Program Start Date: Jul 13 2015
“The wealth of information was like receiving a treasure chest of goodies.” — 6th grade teacher from Seattle, WA
“Fabulous presentations with many visuals and hands on activities.” — 5th grade teacher from Spokane, WA
“This was my first seminar of this nature. So fun and enjoyable! I can’t wait to come back!” — 4th grade teacher from Murfreesboro, TN
Program Start Date: Jul 28 2014
This seminar focused on integrating essential knowledge about China and Japan into geography, history, language arts, and art units. Common Core State Standards (CCSS) were addressed as we developed sample activities and explored ways to integrate content.
Program Start Date: Jul 7 2014
‘Artists Respond’ explored the events of the turbulent 20th century from the perspective of visual artists from China, Japan and Korea. Throughout this period of great conflict, arts have been employed and mobilized to reflect the ever-changing political, economic, and social landscape of East Asia.
Program Start Date: Jun 23 2014
The seminar offered sessions on the history and culture of China, Japan, and Korea–traditional and modern–plus demonstrations of nationally recognized curriculum resources for teaching about East Asia.
Program Start Date: Jun 4 2014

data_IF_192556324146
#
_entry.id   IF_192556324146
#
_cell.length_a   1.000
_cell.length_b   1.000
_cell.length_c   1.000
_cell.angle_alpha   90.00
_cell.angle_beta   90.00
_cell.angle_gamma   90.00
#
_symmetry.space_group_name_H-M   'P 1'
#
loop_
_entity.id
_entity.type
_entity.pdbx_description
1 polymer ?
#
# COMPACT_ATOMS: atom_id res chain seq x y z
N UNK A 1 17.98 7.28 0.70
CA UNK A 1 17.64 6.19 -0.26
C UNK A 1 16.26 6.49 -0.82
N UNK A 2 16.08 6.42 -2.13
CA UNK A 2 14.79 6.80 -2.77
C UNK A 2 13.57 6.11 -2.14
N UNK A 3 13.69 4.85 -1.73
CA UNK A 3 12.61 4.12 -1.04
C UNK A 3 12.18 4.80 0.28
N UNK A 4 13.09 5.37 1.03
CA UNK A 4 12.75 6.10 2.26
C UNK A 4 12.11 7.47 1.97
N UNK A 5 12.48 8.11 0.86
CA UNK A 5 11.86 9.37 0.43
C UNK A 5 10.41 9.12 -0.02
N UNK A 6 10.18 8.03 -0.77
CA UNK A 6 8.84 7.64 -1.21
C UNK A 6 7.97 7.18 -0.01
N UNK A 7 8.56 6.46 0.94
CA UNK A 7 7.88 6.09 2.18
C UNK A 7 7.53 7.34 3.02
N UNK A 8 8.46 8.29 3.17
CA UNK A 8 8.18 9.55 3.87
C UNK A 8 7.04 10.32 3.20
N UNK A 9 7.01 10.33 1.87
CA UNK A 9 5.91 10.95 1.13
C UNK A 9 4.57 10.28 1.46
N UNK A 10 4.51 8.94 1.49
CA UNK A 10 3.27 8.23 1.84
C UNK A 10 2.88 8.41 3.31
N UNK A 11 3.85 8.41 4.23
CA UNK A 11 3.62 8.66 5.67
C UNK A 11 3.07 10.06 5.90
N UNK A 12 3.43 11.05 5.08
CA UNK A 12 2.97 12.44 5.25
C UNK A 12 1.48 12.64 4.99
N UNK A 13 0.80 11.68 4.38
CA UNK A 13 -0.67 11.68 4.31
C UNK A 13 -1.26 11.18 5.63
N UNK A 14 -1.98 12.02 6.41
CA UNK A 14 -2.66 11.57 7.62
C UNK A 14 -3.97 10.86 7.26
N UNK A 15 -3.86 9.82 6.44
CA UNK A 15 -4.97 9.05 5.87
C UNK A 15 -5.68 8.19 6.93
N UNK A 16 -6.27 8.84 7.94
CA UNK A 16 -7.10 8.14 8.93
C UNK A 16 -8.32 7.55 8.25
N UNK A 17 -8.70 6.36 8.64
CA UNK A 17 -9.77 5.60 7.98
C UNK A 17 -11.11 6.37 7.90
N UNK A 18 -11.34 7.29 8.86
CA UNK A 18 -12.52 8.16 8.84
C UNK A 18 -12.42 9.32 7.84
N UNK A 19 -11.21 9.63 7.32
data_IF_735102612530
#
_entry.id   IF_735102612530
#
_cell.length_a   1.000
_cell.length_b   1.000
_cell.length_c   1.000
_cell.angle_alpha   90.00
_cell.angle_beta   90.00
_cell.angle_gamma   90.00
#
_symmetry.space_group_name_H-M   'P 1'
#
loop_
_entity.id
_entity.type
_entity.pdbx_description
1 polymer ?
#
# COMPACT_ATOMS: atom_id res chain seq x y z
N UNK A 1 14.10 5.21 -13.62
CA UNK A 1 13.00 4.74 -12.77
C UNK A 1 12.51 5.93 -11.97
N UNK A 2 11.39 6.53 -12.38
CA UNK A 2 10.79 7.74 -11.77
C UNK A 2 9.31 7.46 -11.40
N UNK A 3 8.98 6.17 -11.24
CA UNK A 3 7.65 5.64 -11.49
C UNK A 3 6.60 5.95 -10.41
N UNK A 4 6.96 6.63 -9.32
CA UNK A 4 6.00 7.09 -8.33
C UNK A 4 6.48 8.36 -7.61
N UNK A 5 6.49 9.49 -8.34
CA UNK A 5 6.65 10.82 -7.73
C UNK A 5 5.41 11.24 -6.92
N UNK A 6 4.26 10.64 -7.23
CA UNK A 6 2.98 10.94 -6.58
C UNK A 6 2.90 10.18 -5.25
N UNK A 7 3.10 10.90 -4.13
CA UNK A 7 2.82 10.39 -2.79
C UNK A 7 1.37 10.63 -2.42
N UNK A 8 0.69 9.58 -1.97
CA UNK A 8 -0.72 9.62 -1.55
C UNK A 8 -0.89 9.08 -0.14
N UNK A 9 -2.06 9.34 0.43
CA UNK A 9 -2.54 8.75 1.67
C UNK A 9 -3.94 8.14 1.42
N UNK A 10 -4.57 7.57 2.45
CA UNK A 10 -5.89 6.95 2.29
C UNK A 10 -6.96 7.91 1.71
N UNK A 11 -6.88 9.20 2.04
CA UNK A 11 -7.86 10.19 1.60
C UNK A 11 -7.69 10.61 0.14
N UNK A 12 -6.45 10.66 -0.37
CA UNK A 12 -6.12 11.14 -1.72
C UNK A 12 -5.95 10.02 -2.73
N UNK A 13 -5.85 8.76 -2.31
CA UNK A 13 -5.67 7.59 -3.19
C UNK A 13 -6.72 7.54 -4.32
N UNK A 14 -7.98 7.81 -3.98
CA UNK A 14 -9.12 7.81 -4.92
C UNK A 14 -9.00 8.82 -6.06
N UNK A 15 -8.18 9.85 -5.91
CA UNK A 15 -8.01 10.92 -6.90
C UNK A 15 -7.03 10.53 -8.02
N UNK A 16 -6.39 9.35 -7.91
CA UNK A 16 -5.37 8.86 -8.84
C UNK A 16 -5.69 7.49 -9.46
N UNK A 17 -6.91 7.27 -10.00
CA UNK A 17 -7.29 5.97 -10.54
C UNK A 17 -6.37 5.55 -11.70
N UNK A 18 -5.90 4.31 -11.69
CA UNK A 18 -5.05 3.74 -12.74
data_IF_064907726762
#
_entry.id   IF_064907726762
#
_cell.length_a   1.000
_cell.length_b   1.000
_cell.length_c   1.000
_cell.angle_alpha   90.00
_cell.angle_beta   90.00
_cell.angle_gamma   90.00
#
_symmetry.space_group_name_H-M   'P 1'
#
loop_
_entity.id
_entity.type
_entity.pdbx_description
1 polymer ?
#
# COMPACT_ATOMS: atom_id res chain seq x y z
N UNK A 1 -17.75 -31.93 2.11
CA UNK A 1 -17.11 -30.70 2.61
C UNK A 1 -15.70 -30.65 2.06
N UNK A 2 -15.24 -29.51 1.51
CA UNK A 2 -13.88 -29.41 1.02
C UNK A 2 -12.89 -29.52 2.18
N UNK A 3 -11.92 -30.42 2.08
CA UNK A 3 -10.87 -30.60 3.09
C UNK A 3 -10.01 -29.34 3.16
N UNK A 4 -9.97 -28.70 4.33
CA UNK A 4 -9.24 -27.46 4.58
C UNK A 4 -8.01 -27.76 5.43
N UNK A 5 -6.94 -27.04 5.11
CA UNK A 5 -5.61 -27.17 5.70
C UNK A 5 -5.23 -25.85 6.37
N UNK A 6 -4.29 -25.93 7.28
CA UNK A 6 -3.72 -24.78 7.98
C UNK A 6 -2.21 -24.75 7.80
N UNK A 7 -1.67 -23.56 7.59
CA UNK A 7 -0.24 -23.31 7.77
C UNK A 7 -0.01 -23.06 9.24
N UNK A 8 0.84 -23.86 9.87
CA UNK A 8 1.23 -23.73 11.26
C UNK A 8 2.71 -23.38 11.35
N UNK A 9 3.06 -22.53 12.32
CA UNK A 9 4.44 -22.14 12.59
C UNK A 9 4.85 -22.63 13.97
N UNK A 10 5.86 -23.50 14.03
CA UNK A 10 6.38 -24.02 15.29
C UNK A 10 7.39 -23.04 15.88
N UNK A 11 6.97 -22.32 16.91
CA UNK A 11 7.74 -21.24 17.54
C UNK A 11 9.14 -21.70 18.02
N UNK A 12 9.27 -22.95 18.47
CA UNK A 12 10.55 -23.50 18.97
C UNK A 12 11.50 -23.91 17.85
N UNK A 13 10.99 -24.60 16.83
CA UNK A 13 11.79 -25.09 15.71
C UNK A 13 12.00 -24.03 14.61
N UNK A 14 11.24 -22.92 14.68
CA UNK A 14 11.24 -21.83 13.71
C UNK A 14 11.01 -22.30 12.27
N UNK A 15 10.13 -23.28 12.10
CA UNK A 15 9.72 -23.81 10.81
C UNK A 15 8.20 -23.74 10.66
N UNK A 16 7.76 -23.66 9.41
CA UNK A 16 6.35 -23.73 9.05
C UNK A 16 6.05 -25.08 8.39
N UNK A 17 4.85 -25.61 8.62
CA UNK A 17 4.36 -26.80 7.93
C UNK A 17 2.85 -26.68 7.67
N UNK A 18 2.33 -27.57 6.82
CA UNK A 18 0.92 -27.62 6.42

Teachers met for an evening discussion inspired by the book ‘Eating Bitterness: Stories from the Front Lines of China’s Great Urban Migration’ by Michelle Dammon Loyalka, which deals with the hopes, struggles, and perseverance of Chinese migrants leaving the countryside and looking for a better life in urban China.
Program Start Date: Sep 6 2014
K-12 teachers were invited to participate in a half-day workshop at the 2014 Aki Matsuri (Japanese Fall Festival) on the Bellevue College campus. The workshop drew on festival themes and current issues and was designed to share creative ideas for teaching about Japanese culture, past and present.
Program Start Date: Sep 27 2014
‘New Worlds of Science: The Heritage of East Asia’ was offered in conjunction with the Saturday University lecture series at the Seattle Asian Art Museum. Educators attended public lectures and then met for a writing workshop with Mary Barber Roberts. During the workshop, time was given to solitary writing in the art galleries in response to the morning lecture. The group then reconvened to share working drafts.
Program Start Date: Nov 5 2014
Before meeting, teachers read Wealth and Power: China’s Long March to the Twenty-first Century by Orville Schell and John Delury, published in 2013 by Random House. Through a series of absorbing portraits of iconic modern Chinese leaders and thinkers, two of today’s foremost specialists on China provide a panoramic narrative of this country’s rise to preeminence that is at once analytical and personal.
Program Start Date: Jan 10 2015
This East Asian Author Study workshop explored the intersection between literature and culture. Teachers of grades K-12 gained new ideas, resources, and approaches to examine the culture and literature of China, Japan, and Korea. Each participant in the East Asian Author Study chose an author appropriate for the grade level they teach and read and studied that author independently over the course of a month.
Program Start Date: Jan 10 2015
‘Reading Spaces and Places’ examined major cities in China, Japan and Korea across different eras to witness the emergence of these political and cultural centers as they responded to shifting politics, religious traditions, foreign incursions and natural disasters.